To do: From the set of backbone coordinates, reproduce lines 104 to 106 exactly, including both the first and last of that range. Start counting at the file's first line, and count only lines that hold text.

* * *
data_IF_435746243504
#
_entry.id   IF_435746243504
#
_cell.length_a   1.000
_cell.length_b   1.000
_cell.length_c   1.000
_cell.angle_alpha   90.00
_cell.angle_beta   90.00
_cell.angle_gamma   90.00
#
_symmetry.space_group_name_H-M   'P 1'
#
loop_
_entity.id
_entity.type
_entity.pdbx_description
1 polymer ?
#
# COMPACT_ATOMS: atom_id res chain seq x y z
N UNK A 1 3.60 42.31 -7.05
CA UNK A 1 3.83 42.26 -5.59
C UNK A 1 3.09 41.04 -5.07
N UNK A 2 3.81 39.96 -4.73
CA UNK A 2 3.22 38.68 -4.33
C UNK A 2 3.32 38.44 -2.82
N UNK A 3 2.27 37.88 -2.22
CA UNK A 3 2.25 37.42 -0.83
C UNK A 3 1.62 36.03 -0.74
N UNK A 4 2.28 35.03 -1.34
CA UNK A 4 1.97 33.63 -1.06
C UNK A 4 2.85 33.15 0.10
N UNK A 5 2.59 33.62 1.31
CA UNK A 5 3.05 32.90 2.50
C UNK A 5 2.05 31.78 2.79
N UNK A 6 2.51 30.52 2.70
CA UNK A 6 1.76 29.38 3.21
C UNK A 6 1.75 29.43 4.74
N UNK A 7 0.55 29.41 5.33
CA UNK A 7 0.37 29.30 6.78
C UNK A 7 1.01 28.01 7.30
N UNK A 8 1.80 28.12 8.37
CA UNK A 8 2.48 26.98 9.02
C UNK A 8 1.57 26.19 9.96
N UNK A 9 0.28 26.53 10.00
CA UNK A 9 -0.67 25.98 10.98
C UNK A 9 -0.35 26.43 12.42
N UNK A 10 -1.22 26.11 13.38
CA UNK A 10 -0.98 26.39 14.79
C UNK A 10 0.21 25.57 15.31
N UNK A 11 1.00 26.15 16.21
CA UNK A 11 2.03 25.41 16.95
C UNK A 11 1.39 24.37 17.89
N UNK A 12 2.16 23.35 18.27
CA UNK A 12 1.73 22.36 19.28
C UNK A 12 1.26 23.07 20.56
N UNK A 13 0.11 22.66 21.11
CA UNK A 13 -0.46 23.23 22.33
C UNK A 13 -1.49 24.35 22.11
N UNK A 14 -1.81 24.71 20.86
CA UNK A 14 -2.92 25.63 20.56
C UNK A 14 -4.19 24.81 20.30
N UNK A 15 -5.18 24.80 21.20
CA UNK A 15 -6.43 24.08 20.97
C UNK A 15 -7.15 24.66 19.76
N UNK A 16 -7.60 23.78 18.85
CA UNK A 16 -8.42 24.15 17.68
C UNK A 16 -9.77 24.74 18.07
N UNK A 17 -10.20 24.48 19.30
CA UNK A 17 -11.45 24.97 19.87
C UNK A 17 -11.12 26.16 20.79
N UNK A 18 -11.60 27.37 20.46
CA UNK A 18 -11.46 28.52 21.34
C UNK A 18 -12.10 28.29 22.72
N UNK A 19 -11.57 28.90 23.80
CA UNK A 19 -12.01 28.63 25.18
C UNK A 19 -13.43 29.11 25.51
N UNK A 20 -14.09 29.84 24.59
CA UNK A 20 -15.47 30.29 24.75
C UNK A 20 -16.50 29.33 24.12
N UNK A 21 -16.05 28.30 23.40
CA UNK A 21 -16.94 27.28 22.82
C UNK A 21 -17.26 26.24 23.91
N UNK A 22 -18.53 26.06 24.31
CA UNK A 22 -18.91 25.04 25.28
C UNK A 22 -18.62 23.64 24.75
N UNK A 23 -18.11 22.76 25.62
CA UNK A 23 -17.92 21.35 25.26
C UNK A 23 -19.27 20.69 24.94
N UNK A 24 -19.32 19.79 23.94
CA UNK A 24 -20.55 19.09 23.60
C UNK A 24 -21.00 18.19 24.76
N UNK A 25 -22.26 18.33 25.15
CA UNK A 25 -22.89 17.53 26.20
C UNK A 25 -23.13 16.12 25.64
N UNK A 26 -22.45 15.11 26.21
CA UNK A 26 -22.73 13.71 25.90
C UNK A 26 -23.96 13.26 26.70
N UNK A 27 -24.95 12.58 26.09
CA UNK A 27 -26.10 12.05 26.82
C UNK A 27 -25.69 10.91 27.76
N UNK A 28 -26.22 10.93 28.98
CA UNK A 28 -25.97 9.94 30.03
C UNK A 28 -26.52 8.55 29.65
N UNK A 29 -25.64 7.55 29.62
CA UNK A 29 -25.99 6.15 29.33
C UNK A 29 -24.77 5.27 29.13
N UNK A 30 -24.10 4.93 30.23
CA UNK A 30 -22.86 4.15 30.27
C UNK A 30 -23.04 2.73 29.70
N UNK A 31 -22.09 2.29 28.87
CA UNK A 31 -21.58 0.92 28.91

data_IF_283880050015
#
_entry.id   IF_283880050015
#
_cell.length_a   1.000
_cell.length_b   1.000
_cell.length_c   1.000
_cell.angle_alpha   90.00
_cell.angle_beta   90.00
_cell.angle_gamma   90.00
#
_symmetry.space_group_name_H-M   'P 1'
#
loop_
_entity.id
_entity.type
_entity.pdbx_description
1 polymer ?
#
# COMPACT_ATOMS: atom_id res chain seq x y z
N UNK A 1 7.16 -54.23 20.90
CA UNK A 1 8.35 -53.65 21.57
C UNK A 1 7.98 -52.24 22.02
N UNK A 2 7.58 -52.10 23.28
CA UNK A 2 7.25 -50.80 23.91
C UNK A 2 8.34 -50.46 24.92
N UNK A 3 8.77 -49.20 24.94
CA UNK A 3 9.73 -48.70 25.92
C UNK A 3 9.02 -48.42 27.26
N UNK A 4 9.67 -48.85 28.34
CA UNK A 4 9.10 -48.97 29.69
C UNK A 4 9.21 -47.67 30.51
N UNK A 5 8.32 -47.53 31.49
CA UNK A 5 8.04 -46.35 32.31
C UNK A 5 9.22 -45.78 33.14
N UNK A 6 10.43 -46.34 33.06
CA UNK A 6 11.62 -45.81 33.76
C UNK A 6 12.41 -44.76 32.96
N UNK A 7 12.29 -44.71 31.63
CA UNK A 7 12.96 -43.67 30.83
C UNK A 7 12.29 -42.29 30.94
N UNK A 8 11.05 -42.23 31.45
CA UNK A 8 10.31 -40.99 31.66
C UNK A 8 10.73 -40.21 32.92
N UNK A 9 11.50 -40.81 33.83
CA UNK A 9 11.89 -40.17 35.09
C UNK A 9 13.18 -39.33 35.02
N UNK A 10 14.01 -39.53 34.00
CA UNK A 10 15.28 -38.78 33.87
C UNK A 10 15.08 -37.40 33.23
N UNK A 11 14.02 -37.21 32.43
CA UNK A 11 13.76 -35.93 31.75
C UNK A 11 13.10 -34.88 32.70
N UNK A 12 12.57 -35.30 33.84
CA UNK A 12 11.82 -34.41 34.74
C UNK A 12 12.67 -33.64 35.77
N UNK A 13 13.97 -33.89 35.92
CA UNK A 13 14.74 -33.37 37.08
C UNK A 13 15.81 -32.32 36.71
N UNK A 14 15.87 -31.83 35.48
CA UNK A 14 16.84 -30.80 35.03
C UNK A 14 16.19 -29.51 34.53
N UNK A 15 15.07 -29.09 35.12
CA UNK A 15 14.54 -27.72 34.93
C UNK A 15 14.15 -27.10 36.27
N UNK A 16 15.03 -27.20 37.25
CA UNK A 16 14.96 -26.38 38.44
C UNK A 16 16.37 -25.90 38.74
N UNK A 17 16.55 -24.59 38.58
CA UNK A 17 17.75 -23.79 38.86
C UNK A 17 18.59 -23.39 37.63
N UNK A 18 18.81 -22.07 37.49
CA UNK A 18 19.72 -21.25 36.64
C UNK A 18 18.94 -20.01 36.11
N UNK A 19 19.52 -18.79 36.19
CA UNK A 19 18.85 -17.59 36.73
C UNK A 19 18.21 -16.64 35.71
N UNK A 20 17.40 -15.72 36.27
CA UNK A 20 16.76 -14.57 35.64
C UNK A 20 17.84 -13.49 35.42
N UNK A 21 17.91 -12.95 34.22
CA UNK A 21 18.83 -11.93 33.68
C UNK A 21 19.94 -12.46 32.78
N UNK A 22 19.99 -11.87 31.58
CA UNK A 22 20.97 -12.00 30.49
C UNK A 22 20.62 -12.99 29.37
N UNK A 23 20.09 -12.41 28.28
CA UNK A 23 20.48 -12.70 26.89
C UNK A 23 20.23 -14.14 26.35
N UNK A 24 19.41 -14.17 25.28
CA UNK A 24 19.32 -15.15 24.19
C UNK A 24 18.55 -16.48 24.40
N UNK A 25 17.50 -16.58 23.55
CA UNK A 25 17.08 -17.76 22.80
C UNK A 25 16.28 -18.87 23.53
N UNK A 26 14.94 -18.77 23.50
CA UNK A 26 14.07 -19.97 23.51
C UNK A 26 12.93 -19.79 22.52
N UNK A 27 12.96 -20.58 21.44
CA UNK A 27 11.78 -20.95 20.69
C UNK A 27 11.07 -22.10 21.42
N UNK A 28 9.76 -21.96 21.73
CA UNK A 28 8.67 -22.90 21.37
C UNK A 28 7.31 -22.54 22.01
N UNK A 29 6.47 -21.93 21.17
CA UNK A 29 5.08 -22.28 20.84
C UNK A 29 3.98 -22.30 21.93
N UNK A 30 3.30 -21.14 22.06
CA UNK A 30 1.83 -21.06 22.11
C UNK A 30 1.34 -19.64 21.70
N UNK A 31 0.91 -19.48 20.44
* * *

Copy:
C UNK A 28 -26.52 8.55 29.65
N UNK A 29 -25.64 7.55 29.62
CA UNK A 29 -25.99 6.15 29.33